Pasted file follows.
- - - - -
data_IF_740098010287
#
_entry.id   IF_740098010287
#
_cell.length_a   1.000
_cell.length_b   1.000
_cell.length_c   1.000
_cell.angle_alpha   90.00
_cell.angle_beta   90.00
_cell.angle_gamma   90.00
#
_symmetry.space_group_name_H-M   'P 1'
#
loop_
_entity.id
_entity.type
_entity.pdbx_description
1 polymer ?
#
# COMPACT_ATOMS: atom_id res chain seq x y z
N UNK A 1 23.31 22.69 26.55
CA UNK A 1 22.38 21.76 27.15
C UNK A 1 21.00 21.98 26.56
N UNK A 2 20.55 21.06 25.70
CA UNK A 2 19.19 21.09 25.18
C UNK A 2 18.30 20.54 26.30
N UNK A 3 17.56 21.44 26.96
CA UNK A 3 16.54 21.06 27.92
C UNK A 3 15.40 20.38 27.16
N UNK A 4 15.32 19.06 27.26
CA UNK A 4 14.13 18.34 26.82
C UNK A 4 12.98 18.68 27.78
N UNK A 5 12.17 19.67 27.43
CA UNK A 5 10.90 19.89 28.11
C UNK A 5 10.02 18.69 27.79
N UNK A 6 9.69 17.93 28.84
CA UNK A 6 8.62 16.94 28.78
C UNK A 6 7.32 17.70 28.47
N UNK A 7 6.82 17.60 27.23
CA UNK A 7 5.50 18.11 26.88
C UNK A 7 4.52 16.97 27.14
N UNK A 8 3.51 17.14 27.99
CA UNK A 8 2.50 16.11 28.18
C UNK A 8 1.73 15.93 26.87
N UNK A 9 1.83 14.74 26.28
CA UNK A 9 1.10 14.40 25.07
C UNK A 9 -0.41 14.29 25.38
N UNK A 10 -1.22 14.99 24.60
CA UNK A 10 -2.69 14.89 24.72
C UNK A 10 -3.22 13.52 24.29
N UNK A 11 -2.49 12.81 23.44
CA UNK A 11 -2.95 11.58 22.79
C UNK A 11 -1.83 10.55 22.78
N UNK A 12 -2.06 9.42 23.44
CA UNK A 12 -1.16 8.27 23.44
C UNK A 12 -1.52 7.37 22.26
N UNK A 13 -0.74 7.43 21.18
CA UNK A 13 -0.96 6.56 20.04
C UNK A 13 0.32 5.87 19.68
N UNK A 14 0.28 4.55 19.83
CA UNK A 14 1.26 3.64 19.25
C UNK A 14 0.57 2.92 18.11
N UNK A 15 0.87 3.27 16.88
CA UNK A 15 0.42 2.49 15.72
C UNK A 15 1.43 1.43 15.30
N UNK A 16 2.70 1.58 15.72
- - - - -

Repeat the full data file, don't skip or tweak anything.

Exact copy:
data_IF_740098010287
#
_entry.id   IF_740098010287
#
_cell.length_a   1.000
_cell.length_b   1.000
_cell.length_c   1.000
_cell.angle_alpha   90.00
_cell.angle_beta   90.00
_cell.angle_gamma   90.00
#
_symmetry.space_group_name_H-M   'P 1'
#
loop_
_entity.id
_entity.type
_entity.pdbx_description
1 polymer ?
#
# COMPACT_ATOMS: atom_id res chain seq x y z
N UNK A 1 23.31 22.69 26.55
CA UNK A 1 22.38 21.76 27.15
C UNK A 1 21.00 21.98 26.56
N UNK A 2 20.55 21.06 25.70
CA UNK A 2 19.19 21.09 25.18
C UNK A 2 18.30 20.54 26.30
N UNK A 3 17.56 21.44 26.96
CA UNK A 3 16.54 21.06 27.92
C UNK A 3 15.40 20.38 27.16
N UNK A 4 15.32 19.06 27.26
CA UNK A 4 14.13 18.34 26.82
C UNK A 4 12.98 18.68 27.78
N UNK A 5 12.17 19.67 27.43
CA UNK A 5 10.90 19.89 28.11
C UNK A 5 10.02 18.69 27.79
N UNK A 6 9.69 17.93 28.84
CA UNK A 6 8.62 16.94 28.78
C UNK A 6 7.32 17.70 28.47
N UNK A 7 6.82 17.60 27.23
CA UNK A 7 5.50 18.11 26.88
C UNK A 7 4.52 16.97 27.14
N UNK A 8 3.51 17.14 27.99
CA UNK A 8 2.50 16.11 28.18
C UNK A 8 1.73 15.93 26.87
N UNK A 9 1.83 14.74 26.28
CA UNK A 9 1.10 14.40 25.07
C UNK A 9 -0.41 14.29 25.38
N UNK A 10 -1.22 14.99 24.60
CA UNK A 10 -2.69 14.89 24.72
C UNK A 10 -3.22 13.52 24.29
N UNK A 11 -2.49 12.81 23.44
CA UNK A 11 -2.95 11.58 22.79
C UNK A 11 -1.83 10.55 22.78
N UNK A 12 -2.06 9.42 23.44
CA UNK A 12 -1.16 8.27 23.44
C UNK A 12 -1.52 7.37 22.26
N UNK A 13 -0.74 7.43 21.18
CA UNK A 13 -0.96 6.56 20.04
C UNK A 13 0.32 5.87 19.68
N UNK A 14 0.28 4.55 19.83
CA UNK A 14 1.26 3.64 19.25
C UNK A 14 0.57 2.92 18.11
N UNK A 15 0.87 3.27 16.88
CA UNK A 15 0.42 2.49 15.72
C UNK A 15 1.43 1.43 15.30
N UNK A 16 2.70 1.58 15.72